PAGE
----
Research trials survive COVID-19

Zespri International cultivar innovation manager Bryan Parkes in the 40ha research orchard at PF&R Te Puke back in 2018.

Hundreds of arable research trials were paused for five weeks during the nationwide COVID-19 Alert Level 4 lockdown, which began on March 25.

And this has proved challenging for some projects at the Te Puke Plant & Food Research base, which is home to a 40ha research orchard where $35 million is invested by P&FR, Zespri and the Government every year.

However, the overall impact has been relatively minimal, says Zespri International cultivar innovation manager Bryan Parkes.

“While challenging, COVID-19 is likely to be more of a bump in the road, than a 2010 Psa repeat for trials,” says Bryan. “There are delays, but nothing is killing the cultivars like PSA did.

“Psa taught the industry how to respond to challenges, and has given us a resilient mindset. So now that COVID-19 has come along, we’ve stayed optimistic and there’s been a fantastic collaborative approach from the industry to safely get our fruit picked, packed and shipped to market,” says Bryan.

Cultivars maintained

While no ground-level research was permitted during the lockdown, cultivars were allowed to be maintained. And work has continued during Alert Level 3, while adhering to social distancing and contact tracing rules.

“Social distancing is practical for us, because we largely operate outside,” says Bryan, who is based at Te Puke P&FR.

“The timing has been lucky for most projects, as the harvest time for our cultivars is quite spread-out over late-January to June.

“In some cases we haven’t been able to harvest on time, which has left a few data holes in our programme. [But] the main impact for us is not being able to evaluate the vines and fruit at the time we usually would.”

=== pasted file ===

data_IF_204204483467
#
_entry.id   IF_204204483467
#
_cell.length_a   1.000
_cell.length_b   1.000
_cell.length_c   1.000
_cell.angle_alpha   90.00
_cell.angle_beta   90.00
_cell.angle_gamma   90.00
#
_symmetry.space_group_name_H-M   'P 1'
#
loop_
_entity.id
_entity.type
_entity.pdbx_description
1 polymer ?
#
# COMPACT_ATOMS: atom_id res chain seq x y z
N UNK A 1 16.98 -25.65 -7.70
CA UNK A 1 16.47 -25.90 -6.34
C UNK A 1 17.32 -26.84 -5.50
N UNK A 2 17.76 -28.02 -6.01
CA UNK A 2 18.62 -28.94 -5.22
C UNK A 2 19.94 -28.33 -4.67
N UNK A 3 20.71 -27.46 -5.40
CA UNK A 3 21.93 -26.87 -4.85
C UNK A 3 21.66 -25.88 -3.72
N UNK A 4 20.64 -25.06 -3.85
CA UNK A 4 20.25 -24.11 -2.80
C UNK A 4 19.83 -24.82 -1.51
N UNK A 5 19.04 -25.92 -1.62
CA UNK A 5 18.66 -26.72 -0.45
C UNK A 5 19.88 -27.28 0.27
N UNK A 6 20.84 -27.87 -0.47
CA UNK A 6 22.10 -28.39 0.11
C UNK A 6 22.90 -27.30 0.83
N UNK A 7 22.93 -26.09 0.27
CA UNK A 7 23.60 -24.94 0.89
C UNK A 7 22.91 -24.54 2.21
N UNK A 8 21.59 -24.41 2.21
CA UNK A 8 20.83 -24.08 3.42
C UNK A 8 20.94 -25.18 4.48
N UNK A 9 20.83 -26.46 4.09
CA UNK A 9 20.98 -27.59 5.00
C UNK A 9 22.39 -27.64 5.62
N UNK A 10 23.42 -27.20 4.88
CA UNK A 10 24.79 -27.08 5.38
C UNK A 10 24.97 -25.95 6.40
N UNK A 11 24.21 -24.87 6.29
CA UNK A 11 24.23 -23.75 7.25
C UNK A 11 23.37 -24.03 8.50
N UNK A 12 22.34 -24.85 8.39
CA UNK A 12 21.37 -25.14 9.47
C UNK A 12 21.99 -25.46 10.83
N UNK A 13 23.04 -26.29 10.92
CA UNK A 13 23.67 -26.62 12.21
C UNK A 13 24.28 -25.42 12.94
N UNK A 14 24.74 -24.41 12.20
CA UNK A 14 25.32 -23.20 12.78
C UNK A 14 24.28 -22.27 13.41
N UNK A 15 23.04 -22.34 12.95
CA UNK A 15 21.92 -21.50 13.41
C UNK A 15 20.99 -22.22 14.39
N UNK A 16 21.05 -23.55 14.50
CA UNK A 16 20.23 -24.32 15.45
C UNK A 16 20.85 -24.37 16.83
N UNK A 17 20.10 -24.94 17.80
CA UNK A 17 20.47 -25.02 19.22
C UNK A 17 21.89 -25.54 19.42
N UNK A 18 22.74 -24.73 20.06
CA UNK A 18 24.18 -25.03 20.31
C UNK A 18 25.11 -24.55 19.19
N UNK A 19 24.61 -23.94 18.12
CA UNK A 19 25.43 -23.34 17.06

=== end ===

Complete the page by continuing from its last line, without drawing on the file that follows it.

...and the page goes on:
Bryan says there are significant gaps in sensory testing data, which is obtained by consumers evaluating the fruit, and storage testing was also affected.

“Even though we have data holes this year, we can fill them next year with more robust data. “We may have to delay some riskier cultivar advancement decisions, but not all tests have been impacted.

“We evaluate cultivars for a number years before allowing them to progress onto the next stage. It has certainly set us back a bit, but a year’s delay for a few potential cultivars when you have a decade-view of the world isn’t a big knock.”

The COVID-19 setbacks experienced by the Foundation of Arable Research have also been manageable, says FAR research, development and extension general manager Andrew Pitman.

Of their 140 nationwide projects, only a handful have had to be discontinued so far. “Recent weather events, like the drought in the North Island and hail and flooding in the South, have impacted our field trials more than COVID-19,” says Andrew.

Missed autumn planting

However, the lockdown wasn’t without its downsides. “We missed out on autumn planting for some of our crops. We rely on farmers for this, and because they had to continue working they couldn’t delay their autumn sowing to wait for us.

“Ironically, the weather during lockdown was ideal for cereal planting, so we have lost a number of autumn cereal trials going into next season.

“We also lost two spring barley trials in Southland, as the contractors couldn’t get to the field.”

For the most part, Andrew says the timing of the lockdown worked in FAR’s favour.

“Five weeks may seem like a long time to people, but we have come out at the tail-end of our autumn sowing period, and we have time to rectify most projects.

“In coming weeks, we’ll be rushing to complete as much autumn sowing as we can. Some trials may fall over due to a number of factors that come with planting later in the season, such as lower soil temperatures.

“But, by the time we come out the other end, the negative impacts will be relatively minimal.”

But the research sector isn’t out of the woods yet. “At this stage, no spring trials will be affected – unless we move back into Alert Level 4.”


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